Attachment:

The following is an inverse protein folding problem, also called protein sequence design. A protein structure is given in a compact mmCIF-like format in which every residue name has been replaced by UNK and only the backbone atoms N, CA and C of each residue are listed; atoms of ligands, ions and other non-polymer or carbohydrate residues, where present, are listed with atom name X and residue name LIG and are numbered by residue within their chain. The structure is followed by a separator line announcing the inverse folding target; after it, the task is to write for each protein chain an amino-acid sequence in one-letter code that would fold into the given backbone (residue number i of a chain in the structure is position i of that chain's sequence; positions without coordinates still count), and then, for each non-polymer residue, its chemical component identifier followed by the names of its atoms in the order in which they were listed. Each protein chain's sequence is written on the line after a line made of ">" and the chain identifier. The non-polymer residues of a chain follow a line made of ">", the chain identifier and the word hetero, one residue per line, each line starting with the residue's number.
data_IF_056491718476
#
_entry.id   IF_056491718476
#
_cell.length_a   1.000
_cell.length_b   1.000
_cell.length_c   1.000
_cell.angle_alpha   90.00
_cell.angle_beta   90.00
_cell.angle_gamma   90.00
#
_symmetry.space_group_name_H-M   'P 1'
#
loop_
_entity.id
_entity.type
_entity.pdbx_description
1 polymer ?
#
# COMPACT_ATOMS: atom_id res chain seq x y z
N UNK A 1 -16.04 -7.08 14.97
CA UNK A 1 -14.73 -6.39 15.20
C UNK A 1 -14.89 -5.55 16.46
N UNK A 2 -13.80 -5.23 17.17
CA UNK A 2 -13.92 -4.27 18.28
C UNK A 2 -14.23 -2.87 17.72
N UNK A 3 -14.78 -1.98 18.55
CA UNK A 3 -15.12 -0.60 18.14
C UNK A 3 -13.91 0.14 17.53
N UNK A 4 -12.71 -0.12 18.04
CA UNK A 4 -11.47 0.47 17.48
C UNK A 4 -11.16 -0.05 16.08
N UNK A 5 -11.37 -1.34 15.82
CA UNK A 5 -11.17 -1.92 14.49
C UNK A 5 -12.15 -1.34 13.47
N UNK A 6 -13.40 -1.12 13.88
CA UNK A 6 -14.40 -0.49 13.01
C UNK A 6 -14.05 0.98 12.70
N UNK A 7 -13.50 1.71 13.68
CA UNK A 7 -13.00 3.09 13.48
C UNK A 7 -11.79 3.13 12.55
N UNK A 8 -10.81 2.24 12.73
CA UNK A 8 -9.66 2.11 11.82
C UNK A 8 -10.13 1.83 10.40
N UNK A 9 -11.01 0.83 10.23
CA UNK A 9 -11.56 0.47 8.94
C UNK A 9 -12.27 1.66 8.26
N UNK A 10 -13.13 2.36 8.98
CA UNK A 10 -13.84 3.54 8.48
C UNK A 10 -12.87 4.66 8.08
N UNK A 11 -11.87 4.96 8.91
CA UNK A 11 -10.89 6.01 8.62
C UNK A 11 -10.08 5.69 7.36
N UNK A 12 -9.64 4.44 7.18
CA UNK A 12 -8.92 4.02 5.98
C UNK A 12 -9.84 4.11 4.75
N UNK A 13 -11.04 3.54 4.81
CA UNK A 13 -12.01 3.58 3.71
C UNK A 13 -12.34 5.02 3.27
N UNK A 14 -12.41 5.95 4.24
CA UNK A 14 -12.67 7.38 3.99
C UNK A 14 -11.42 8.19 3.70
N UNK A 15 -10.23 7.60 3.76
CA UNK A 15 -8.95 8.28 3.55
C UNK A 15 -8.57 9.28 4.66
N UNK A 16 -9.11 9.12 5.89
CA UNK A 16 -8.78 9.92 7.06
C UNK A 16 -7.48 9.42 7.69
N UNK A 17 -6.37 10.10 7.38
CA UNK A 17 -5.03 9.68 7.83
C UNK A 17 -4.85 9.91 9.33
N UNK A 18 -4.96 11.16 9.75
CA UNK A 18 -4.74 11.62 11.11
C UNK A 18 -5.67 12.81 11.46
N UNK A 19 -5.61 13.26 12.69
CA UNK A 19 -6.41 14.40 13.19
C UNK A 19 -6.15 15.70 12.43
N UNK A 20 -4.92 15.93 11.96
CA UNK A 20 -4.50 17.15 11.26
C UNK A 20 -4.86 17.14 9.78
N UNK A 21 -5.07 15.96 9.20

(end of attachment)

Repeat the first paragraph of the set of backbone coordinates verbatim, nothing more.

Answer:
The following is an inverse protein folding problem, also called protein sequence design. A protein structure is given in a compact mmCIF-like format in which every residue name has been replaced by UNK and only the backbone atoms N, CA and C of each residue are listed; atoms of ligands, ions and other non-polymer or carbohydrate residues, where present, are listed with atom name X and residue name LIG and are numbered by residue within their chain. The structure is followed by a separator line announcing the inverse folding target; after it, the task is to write for each protein chain an amino-acid sequence in one-letter code that would fold into the given backbone (residue number i of a chain in the structure is position i of that chain's sequence; positions without coordinates still count), and then, for each non-polymer residue, its chemical component identifier followed by the names of its atoms in the order in which they were listed. Each protein chain's sequence is written on the line after a line made of ">" and the chain identifier. The non-polymer residues of a chain follow a line made of ">", the chain identifier and the word hetero, one residue per line, each line starting with the residue's number.